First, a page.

Tasaday Controversy: Assessing the Evidence
Edited by Thomas N. Headland
A special publication of the
American Anthropological Association
Scholarly Series in 1992
From the Preface
In 1971 a band of cave-dwelling people called Tasaday were discovered living in a remote area of rain forest in the Philippines. These 26 individuals were reported to be following a paleolithic lifestyle, surviving solely on wild foods, and wearing leaves for clothing. After the international flurry of news articles and TV films in the early 1970s, no further word was heard about the Tasaday for thirteen years. Then, in 1986, news reports suddenly flooded the international press claiming that the whole story had been a hoax.
Are the world-famous Tasaday the most primitive people on Earth, one of the major anthropological discoveries of the century? Or were they the hoax of the decade? In this volume 19 scholars, 9 of whom did fieldwork in the Tasaday area, present their differing views on this hoax question.
The volume shows that no simple resolution of the controversy has emerged, although enough evidence, and some little-known facts, are outlined here to bring the reader to his own conclusion. Whatever occurs in the future, however, it is vitally important that the existing evidence be made available for scrutiny and debate, and this is a major contribution of this collection.
From the Foreword by Terence Hays
In 1988 the American Anthropological Association asked Thomas Headland to organize a special session on the "Tasaday Controversy" for its 88th Annual Meeting. The symposium was held in Washington, D.C., on November 16, 1989, where eighteen distinguished speakers presented papers. In my capacity as Editor of the Scholarly Series of the AAAs Special Publication series, I invited Professor Headland to publish the essays as a volume in this series.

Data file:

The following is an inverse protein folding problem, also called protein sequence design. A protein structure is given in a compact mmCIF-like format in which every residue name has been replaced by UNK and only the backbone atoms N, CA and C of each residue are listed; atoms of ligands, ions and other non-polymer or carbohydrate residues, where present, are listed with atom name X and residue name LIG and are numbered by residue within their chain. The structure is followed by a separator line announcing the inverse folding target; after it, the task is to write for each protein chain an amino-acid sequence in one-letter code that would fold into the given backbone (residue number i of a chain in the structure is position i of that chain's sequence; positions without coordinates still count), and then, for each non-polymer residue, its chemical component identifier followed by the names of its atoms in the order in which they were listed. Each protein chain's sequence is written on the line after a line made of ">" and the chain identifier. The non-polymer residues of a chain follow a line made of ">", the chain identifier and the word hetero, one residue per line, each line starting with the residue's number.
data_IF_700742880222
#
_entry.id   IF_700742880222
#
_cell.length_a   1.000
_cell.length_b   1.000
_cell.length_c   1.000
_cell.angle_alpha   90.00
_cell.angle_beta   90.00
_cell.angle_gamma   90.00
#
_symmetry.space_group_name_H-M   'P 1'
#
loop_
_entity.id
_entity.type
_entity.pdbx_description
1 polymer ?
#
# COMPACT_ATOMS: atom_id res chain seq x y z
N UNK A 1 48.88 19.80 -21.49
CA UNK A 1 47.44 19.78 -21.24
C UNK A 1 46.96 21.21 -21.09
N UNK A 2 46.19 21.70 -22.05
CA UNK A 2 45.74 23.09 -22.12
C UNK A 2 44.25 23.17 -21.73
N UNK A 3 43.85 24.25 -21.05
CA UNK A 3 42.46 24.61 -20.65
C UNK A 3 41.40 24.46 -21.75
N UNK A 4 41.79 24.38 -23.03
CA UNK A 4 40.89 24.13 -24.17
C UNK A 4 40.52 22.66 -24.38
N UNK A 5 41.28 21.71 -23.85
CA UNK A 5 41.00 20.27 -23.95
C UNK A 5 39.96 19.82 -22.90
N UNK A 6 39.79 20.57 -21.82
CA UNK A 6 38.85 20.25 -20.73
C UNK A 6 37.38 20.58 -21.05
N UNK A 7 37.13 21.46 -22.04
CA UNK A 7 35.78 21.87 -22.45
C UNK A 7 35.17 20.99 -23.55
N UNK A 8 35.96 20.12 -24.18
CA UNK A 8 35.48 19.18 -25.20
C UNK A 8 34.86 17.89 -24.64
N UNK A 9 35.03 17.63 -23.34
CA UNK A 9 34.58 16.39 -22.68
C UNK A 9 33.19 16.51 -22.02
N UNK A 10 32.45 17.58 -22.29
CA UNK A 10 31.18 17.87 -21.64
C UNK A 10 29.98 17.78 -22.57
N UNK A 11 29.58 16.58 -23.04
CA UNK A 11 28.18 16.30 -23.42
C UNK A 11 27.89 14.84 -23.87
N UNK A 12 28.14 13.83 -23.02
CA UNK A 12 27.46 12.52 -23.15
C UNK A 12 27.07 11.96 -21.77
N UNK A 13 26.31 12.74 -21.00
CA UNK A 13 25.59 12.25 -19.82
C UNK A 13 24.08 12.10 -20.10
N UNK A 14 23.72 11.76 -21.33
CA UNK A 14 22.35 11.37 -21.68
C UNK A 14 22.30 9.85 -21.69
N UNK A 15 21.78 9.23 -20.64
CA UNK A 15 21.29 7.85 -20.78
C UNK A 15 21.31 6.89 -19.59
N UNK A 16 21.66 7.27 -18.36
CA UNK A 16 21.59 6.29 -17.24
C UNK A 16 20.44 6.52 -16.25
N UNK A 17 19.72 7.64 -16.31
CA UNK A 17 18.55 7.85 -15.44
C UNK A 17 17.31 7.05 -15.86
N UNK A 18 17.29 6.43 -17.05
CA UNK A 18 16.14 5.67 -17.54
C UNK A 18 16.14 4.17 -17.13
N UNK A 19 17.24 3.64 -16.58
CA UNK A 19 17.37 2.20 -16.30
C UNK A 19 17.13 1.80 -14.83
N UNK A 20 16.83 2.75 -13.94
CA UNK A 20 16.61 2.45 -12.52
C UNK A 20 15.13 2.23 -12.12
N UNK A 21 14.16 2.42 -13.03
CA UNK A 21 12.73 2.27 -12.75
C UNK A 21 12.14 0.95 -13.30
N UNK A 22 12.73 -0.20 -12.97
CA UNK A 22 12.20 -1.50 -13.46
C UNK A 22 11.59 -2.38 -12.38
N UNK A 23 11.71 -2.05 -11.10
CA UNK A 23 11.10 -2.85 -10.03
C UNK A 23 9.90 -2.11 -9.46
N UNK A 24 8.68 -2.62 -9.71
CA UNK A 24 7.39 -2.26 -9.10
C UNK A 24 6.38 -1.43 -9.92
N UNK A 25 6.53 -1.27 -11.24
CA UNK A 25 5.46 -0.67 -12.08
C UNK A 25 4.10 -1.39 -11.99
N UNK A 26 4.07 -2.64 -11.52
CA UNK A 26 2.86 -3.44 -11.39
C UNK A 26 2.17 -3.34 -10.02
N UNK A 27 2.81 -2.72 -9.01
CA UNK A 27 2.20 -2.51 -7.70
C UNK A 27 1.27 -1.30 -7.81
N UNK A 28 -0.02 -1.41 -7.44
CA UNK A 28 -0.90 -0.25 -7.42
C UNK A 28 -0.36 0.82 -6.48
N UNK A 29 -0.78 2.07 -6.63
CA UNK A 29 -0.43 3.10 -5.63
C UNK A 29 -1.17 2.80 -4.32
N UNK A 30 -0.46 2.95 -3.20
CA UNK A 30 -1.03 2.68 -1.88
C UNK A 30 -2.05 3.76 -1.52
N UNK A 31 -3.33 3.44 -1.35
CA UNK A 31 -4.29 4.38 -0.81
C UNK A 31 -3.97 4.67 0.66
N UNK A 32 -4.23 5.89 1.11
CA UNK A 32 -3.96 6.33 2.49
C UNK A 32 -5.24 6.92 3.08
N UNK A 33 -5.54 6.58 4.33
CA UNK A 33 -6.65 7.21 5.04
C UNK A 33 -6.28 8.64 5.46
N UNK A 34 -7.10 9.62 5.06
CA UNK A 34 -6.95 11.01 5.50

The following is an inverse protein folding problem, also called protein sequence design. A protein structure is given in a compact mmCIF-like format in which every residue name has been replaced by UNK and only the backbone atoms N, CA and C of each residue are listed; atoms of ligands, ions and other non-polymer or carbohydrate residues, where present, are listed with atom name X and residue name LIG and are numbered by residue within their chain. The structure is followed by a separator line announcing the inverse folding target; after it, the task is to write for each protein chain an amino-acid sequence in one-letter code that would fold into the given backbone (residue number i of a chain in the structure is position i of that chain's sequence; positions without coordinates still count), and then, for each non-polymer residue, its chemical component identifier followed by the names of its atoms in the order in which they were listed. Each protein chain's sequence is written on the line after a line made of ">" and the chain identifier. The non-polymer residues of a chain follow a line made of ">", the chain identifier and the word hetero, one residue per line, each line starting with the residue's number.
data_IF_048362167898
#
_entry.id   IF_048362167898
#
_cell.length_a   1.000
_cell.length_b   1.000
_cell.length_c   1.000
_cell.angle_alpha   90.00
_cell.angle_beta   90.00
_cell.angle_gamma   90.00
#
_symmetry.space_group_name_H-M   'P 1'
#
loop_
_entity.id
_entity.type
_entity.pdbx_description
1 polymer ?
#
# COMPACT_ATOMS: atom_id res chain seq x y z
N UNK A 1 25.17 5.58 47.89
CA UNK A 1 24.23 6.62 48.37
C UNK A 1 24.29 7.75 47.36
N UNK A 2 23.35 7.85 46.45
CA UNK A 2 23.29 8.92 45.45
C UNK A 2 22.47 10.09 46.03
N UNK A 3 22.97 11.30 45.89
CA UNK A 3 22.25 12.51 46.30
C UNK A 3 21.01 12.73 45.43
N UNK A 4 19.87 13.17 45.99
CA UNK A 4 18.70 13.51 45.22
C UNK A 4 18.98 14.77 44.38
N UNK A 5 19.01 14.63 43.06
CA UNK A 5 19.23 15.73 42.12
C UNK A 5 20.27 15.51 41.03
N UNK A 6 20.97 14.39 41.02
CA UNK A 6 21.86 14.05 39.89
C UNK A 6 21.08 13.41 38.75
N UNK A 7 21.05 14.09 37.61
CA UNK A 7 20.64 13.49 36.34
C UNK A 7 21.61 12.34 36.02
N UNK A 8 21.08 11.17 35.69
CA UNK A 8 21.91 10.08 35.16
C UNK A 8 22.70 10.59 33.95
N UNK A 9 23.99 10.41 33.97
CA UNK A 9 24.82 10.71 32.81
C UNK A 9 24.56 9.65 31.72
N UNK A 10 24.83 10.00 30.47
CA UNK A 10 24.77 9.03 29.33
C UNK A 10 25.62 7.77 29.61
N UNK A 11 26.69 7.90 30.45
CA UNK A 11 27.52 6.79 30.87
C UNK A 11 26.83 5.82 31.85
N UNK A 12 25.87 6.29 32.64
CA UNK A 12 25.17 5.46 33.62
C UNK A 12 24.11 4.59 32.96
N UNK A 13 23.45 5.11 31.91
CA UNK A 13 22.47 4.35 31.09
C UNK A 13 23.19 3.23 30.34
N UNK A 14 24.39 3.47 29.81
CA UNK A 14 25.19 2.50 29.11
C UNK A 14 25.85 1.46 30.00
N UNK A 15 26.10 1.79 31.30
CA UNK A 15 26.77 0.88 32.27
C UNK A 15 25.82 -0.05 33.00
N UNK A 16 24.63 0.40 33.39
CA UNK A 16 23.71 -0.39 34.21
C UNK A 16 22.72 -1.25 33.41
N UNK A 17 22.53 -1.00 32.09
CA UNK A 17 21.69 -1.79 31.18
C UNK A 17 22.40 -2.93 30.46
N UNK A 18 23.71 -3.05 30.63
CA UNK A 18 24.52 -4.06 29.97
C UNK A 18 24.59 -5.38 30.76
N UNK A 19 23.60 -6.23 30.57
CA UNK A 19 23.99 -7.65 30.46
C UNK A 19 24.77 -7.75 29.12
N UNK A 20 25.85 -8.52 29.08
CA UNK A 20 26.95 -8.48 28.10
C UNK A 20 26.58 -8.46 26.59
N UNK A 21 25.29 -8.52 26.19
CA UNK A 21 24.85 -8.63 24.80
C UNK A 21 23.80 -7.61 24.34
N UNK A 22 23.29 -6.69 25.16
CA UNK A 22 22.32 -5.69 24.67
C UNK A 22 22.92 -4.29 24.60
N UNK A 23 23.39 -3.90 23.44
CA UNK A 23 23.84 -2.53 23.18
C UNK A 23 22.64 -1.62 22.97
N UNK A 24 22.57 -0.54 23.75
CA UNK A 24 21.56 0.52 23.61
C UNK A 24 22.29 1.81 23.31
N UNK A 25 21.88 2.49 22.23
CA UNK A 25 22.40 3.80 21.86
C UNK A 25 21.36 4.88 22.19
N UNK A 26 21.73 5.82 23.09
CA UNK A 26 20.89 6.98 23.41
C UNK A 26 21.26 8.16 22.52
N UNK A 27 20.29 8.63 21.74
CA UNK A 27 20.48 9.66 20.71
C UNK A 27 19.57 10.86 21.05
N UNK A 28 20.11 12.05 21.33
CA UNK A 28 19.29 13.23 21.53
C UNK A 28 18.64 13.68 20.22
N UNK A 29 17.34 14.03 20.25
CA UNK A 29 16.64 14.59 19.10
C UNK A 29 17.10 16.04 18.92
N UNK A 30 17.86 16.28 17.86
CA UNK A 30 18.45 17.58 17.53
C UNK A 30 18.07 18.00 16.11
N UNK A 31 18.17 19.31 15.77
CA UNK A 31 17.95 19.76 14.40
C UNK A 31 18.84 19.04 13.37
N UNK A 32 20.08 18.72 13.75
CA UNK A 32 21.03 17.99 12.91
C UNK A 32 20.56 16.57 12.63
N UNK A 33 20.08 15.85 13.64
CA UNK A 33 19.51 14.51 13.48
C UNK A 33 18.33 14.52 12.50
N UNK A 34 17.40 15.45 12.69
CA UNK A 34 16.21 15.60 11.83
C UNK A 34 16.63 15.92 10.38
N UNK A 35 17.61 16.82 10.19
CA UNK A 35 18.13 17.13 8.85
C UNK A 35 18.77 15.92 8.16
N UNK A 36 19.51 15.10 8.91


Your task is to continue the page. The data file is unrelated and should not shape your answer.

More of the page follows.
Terence E. Hays
American Anthropological Association
The Tasaday Controversy is reviewed in the following:
Cultural Survival Quarterly 1991; Journal of Anthropological Research 1993; American Anthropologist 1993; Pilipinas 1993; Anthropology Today, Feb. 1993; Philippine Quarterly of Culture & Society 1993; Philippine Studies 1994; Asian Perspectives 1994; Research & Exploration 1994; Anthropos 1994; Anthropological Quarterly 1995; Journal of Southeast Asian Studies 1995; Oceania 1996; Bijdragen Tot de Taal Land en Volkenkunde 1996; American Ethnologist 1998; Duncanville Today [Texas], Sept. 10, 1992; Arlington News [Texas], Sept. 10, 1992; Grand Prairie News [Texas], Sept. 24, 1992; The Shorthorn [campus newspaper of U Texas at Arlington], March 30, 1993; UTA Today (cable television station of U Texas/Arlington. Jan 8, 1993); The Philippine Star [Manila], May 6, 1993; and The Lost Tribe (NOVA program on PBS-TV, March 30, 1993).
From Headland's argument on NOVA national television on March 30, 1993
"The widely-hailed story that these people were Stone-Age cavemen living in cultural and linguistic isolation for hundreds of years is patently false. In that sense, it was a hoax. On the other hand, the non-hoax element is that there was a small community called Tasaday that really exist and who were living as a separate--but not isolated--group of rain forest foragers."
Other useful websites on the Tasaday
- Invented Eden: The Elusive, Disputed History of the Tasaday, Robin Hemley's new (2003) book on the Tasaday controversy
- Photos of Tasaday in 1999.
- The Tasaday Hoax?
- 1999 science news report
- Anthropology professor Court Smith
- John Nance's Tasaday website
- The Tasaday Papers, by Lawrence Reid
- Headland's short summary of the Tasaday
- Headland's eight little-known facts
- Headland's hypothesis of Tasaday history